The same report shows that while the number of US wiretaps only increased five percent from 2012, the figure has more than doubled since 2003, when the total amount of authorized wiretaps was 1,442. 3,455 of 2013’s authorizations — 97 percent of the total — were targeted at portable devices such as cell phones,…

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Snowden Document Exposes Extensive List of British Spying Tools

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10627868076_86822f4d7d_o The intelligence agency Government Communication Headquarters (GCHQ) — Britain’s National Security Agency (NSA) equivalent — commands a wide-ranging set of tools that enable it to hack into popular social media and communications outlets and plant false information on the Internet, according to a document published by The Intercept. The long list of options range from… Read More

Oculus Spots People Selling Rift Pre-Orders, Cancels Their Shipments

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Screen Shot 2014-07-14 at 5.50.08 PM The second version of the Oculus Rift VR headset is expected to start arriving this week, but actually getting your hands on one is going to be tough. Over 45,000 units had been pre-ordered as of the first of this month — and of those, only 10,000 are expected to actually ship in July. If you waited even 24 hours to get your pre-order in, you might be waiting a while. Perhaps eBay is… Read More

Shazam now lets Rdio users play full songs right after tagging them

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Shazam doesn’t want you to leave its app, and has partnered with music streaming service Rdio to make that happen. A new update to Shazam’s iOS app that went out today — and is headed to the Android version — lets you play full versions of songs you’ve identified using the company’s tagging technology. It requires being a Rdio subscriber, and allowing Shazam access to your account. Once you’ve linked the two, you can also add songs to Rdio playlists right from Shazam, listen to full tracks from Shazam’s “explore” and “pulse” sections, and see songs you’ve played in Shazam in your Rdio history. It’s a markedly different approach from the way Shazam’s app used to work, which kicked you out to Rdio or Spotify’s app to listen to a whole…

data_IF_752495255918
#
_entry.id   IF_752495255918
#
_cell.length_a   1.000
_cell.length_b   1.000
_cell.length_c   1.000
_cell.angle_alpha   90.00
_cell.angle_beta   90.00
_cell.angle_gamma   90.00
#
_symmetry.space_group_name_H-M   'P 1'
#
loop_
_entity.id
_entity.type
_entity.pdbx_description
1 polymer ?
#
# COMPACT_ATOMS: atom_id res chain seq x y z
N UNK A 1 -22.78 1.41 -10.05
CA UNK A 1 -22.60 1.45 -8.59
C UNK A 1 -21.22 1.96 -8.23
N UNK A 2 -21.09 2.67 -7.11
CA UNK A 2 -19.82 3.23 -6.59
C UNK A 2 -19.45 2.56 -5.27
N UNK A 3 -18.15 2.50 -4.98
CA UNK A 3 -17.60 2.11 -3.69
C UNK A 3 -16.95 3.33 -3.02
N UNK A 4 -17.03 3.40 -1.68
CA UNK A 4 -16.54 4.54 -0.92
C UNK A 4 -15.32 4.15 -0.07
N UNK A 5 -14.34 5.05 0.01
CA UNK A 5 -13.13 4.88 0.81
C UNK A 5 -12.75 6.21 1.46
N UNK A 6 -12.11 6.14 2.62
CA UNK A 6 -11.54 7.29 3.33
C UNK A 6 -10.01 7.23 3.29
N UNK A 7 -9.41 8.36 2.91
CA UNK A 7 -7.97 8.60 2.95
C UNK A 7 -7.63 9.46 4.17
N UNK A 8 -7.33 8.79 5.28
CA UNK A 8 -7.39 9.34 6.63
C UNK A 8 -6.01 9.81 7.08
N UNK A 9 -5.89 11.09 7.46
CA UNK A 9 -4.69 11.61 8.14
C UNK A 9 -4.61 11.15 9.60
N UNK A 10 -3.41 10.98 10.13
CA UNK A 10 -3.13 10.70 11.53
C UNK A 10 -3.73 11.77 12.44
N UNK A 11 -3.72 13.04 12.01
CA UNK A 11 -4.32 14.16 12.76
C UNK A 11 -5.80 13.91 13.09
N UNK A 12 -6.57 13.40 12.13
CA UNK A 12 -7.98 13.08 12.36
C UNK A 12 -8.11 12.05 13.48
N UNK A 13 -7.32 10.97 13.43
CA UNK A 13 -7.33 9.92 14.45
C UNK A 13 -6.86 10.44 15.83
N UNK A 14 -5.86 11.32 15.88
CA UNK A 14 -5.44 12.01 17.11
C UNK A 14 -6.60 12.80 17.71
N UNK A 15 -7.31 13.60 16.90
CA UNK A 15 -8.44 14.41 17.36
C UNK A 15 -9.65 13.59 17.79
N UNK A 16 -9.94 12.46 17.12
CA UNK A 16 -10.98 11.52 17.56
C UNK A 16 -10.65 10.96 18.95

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Y Combinator Calls For Strict Net Neutrality Rules, Reclassification Of Broadband Under Title II

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Screen Shot 2014-07-14 at 3.13.46 PM Early this afternoon Y Combinator released a letter, written by its own Alexis Ohanian, calling on the FCC to abandon its current plan to pursue net neutrality regulation under Section 706 of the Telecommunications Act, and instead work to manage broadband providers under Title II of the Communications Act. Classifying broadband under Title II would grant the FCC wider purview to regulate… Read More

Autobutler Raises €5.8M To Vet Garages For European Car-Owners